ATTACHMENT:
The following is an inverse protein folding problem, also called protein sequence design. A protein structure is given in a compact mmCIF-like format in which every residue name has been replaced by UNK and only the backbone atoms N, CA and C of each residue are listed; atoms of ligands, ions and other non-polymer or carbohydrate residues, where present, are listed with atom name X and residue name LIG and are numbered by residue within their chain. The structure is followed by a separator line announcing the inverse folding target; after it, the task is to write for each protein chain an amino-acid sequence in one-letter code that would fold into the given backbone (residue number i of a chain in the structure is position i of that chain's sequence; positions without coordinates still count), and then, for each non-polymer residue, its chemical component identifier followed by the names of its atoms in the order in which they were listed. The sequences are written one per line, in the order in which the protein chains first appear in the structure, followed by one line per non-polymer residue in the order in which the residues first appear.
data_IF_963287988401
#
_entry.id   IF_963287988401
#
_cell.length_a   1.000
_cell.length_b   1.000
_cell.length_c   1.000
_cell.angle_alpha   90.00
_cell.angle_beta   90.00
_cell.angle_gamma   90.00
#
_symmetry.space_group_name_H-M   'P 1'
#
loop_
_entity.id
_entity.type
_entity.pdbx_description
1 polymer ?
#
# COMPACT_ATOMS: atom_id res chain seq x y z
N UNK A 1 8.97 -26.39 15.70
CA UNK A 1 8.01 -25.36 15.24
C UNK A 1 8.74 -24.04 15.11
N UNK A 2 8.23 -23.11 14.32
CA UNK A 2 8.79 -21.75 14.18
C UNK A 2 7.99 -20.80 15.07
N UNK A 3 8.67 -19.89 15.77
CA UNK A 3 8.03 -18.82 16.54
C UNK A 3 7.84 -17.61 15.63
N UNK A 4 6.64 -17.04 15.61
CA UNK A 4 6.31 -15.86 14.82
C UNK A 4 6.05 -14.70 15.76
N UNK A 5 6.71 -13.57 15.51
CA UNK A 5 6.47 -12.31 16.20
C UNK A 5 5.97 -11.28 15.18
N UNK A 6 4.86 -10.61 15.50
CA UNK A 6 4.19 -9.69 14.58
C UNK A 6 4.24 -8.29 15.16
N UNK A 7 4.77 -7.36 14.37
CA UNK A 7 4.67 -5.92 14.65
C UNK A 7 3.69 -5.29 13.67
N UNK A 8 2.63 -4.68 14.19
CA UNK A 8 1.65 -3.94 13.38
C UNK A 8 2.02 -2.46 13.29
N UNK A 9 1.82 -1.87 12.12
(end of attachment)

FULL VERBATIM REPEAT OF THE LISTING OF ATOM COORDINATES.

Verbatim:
The following is an inverse protein folding problem, also called protein sequence design. A protein structure is given in a compact mmCIF-like format in which every residue name has been replaced by UNK and only the backbone atoms N, CA and C of each residue are listed; atoms of ligands, ions and other non-polymer or carbohydrate residues, where present, are listed with atom name X and residue name LIG and are numbered by residue within their chain. The structure is followed by a separator line announcing the inverse folding target; after it, the task is to write for each protein chain an amino-acid sequence in one-letter code that would fold into the given backbone (residue number i of a chain in the structure is position i of that chain's sequence; positions without coordinates still count), and then, for each non-polymer residue, its chemical component identifier followed by the names of its atoms in the order in which they were listed. The sequences are written one per line, in the order in which the protein chains first appear in the structure, followed by one line per non-polymer residue in the order in which the residues first appear.
data_IF_963287988401
#
_entry.id   IF_963287988401
#
_cell.length_a   1.000
_cell.length_b   1.000
_cell.length_c   1.000
_cell.angle_alpha   90.00
_cell.angle_beta   90.00
_cell.angle_gamma   90.00
#
_symmetry.space_group_name_H-M   'P 1'
#
loop_
_entity.id
_entity.type
_entity.pdbx_description
1 polymer ?
#
# COMPACT_ATOMS: atom_id res chain seq x y z
N UNK A 1 8.97 -26.39 15.70
CA UNK A 1 8.01 -25.36 15.24
C UNK A 1 8.74 -24.04 15.11
N UNK A 2 8.23 -23.11 14.32
CA UNK A 2 8.79 -21.75 14.18
C UNK A 2 7.99 -20.80 15.07
N UNK A 3 8.67 -19.89 15.77
CA UNK A 3 8.03 -18.82 16.54
C UNK A 3 7.84 -17.61 15.63
N UNK A 4 6.64 -17.04 15.61
CA UNK A 4 6.31 -15.86 14.82
C UNK A 4 6.05 -14.70 15.76
N UNK A 5 6.71 -13.57 15.51
CA UNK A 5 6.47 -12.31 16.20
C UNK A 5 5.97 -11.28 15.18
N UNK A 6 4.86 -10.61 15.50
CA UNK A 6 4.19 -9.69 14.58
C UNK A 6 4.24 -8.29 15.16
N UNK A 7 4.77 -7.36 14.37
CA UNK A 7 4.67 -5.92 14.65
C UNK A 7 3.69 -5.29 13.67
N UNK A 8 2.63 -4.68 14.19
CA UNK A 8 1.65 -3.94 13.38
C UNK A 8 2.02 -2.46 13.29
N UNK A 9 1.82 -1.87 12.12